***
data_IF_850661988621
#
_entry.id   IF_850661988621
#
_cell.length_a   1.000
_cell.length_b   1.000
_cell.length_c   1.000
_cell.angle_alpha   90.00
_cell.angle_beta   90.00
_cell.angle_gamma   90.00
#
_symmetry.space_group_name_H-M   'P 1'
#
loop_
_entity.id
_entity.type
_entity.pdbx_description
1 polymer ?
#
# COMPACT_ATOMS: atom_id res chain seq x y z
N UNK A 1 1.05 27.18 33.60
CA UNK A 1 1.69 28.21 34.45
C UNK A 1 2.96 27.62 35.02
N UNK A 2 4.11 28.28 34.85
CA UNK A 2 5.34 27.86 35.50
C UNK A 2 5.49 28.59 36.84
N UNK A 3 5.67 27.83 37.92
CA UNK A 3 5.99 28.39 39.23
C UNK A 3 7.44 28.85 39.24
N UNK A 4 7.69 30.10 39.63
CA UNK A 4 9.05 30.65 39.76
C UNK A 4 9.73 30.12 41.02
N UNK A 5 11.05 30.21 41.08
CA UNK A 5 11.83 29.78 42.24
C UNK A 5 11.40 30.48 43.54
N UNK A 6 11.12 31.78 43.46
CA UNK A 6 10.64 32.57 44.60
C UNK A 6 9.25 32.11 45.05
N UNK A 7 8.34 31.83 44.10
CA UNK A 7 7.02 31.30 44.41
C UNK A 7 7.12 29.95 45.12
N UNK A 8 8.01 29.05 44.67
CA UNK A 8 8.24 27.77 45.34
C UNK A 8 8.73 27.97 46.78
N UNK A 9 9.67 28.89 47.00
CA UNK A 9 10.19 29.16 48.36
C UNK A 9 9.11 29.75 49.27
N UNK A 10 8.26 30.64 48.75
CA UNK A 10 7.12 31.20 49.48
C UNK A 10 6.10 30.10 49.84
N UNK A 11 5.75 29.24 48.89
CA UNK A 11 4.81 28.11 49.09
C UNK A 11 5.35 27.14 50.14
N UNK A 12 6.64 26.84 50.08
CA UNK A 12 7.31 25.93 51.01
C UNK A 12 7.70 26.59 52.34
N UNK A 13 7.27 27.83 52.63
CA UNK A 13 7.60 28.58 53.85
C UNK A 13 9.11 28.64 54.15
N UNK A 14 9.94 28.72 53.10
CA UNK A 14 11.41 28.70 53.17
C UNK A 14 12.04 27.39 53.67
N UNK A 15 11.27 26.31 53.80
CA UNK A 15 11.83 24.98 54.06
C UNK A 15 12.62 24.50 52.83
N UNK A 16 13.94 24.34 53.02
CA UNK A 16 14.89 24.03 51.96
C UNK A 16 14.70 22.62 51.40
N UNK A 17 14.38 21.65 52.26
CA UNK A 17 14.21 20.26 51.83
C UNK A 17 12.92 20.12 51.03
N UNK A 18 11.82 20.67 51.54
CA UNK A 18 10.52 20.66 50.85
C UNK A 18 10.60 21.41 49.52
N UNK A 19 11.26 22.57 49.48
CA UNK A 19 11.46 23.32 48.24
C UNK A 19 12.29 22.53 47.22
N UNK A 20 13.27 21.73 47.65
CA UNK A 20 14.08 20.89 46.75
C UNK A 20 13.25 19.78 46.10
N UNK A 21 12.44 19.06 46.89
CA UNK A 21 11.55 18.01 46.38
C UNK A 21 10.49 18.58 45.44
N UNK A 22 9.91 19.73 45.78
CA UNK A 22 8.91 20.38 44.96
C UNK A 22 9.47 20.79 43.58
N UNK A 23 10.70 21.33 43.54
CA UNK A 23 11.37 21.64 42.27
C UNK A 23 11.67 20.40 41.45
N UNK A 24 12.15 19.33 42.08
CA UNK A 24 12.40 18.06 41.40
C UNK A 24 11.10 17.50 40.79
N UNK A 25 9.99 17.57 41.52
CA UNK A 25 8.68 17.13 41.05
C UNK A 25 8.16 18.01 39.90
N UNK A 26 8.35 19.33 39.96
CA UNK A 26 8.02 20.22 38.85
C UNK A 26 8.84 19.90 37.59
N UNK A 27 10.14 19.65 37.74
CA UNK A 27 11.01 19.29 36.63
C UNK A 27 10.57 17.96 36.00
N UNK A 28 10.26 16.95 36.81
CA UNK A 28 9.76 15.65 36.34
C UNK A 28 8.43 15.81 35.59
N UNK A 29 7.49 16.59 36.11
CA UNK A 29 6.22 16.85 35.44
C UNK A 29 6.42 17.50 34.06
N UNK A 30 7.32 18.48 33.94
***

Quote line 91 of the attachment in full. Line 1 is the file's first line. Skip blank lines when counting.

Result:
CA UNK A 24 12.40 18.06 41.40